Vivaldi gets a privacy preserving translation service
Vivaldi Technologies released a new browser snapshot of the next version of the company's today. The new snapshot introduces a much requested feature: web translations.
Up until now, Vivaldi users have to rely on web services or browser extensions to introduce translation functionality in the web browser. Most extensions rely on Google Translate or Microsoft Translate, and that means that connections to these services are made whenever translation functionality is accessed.
Vivaldi's translate feature uses a different approach, one that preserves the privacy of users. Instead of relying on an external service like Google Translate, it is using a self-hosted service. While that is not the same as local translations, something that Mozilla hopes to introduce with Project Bergamot, it is preferable to sending information to third-party services.
Vivaldi Techologies partnered up with Lingvanex, a company that has created translation services, including APIs and applications. If you have never heard of them before, you may head over to the main website to test the translation service right on the site.
Vivaldi's implementation is somewhat limited right now, as the number of languages is limited when compared to the supported languages by Lingvanex. Plans are underway to introduce support for additional languages and functionality to the Vivaldi web browser in the future.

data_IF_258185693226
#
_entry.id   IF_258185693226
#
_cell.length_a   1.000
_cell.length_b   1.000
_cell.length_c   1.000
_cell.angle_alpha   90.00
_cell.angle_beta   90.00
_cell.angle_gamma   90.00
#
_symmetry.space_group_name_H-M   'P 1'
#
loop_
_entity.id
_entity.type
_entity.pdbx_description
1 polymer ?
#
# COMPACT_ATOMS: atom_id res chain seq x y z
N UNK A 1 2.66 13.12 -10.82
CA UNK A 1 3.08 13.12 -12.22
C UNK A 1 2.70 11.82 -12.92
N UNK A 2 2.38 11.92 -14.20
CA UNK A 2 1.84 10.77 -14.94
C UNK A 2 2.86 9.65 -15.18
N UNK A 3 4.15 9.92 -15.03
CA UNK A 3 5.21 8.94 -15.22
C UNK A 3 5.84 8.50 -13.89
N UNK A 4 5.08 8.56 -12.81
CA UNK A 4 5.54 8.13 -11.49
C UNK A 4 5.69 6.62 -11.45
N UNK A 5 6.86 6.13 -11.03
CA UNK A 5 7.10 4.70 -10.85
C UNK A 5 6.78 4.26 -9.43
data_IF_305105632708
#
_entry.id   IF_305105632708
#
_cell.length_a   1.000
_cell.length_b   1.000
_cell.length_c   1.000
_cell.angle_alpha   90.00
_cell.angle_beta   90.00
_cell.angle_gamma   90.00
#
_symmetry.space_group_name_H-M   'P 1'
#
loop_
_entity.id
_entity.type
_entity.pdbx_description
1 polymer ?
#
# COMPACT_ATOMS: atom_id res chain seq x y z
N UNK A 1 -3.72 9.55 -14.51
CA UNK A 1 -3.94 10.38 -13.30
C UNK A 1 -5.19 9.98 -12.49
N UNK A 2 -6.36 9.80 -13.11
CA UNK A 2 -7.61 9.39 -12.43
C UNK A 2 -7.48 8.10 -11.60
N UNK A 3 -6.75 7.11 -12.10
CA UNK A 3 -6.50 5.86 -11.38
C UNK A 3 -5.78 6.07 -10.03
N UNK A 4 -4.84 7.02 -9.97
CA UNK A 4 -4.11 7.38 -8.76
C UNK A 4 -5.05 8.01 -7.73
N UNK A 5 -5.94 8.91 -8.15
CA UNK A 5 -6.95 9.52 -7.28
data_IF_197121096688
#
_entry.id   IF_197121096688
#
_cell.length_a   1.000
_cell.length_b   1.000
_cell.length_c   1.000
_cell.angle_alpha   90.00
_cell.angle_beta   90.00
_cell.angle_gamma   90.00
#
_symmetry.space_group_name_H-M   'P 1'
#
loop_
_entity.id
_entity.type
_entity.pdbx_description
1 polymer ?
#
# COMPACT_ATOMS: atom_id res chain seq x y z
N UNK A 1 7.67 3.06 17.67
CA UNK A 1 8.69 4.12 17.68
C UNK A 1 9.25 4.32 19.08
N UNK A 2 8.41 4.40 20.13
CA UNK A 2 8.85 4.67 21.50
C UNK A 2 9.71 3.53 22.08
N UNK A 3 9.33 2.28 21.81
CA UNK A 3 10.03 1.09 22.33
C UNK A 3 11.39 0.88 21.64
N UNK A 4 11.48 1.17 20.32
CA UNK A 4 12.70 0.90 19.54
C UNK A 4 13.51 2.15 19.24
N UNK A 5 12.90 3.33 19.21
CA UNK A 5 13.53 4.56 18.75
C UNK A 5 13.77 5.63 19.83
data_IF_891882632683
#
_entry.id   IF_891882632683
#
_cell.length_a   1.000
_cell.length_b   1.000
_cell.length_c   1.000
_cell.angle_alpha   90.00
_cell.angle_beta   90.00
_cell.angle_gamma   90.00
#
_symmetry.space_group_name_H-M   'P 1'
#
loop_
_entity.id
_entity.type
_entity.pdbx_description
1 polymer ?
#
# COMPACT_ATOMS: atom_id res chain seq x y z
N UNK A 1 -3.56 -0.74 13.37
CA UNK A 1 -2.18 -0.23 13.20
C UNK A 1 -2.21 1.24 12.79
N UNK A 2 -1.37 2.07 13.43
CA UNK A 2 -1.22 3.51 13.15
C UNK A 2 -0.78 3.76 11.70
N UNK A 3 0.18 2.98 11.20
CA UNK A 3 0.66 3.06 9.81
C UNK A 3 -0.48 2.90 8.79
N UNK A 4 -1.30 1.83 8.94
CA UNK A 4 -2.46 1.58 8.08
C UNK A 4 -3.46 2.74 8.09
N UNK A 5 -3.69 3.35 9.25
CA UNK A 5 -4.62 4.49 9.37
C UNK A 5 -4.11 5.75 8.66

For now, it is a "public test" of the functionality.
If you have updated Vivaldi to the latest version already -- you can check the version by loading vivaldi://about/ and the feature was introduced in 3.8.2238.3 -- then you may use the translation feature already. Whenever you visit a non-native language, e.g. a German page in an English language version of Vivaldi, you will see a new translation icon in the address bar. To be precise, on the right side of the address bar.
Activate it to open the "translate page" menu. It allows you to select a target language at the time of writing, but nothing else. The initial implementation supports 22 different languages including English, Spanish, French, German, Italian, Icelandic, Russian and Turkish.
Select the translate button to translate the entire page to the selected language. A quick test with several German pages and the translation language English was only partially successful. On some pages, e.g. this Wikipedia page or this Heise page, only some of the content was translated. The result was a mix of German and English words in some sentences.
Sentences with full translations sounded good on first glance. A quick test of French to English translations painted a better picture, as these did not include the mix of languages on the translated pages.Â Improvements will be made before the feature lands in Vivaldi stable.
Translation functionality is a popular feature, and the integration of a self-hosted solution will surely be welcomed by many users of the browser and new users alike. It is too early to tell how the translation service compares to established solutions.
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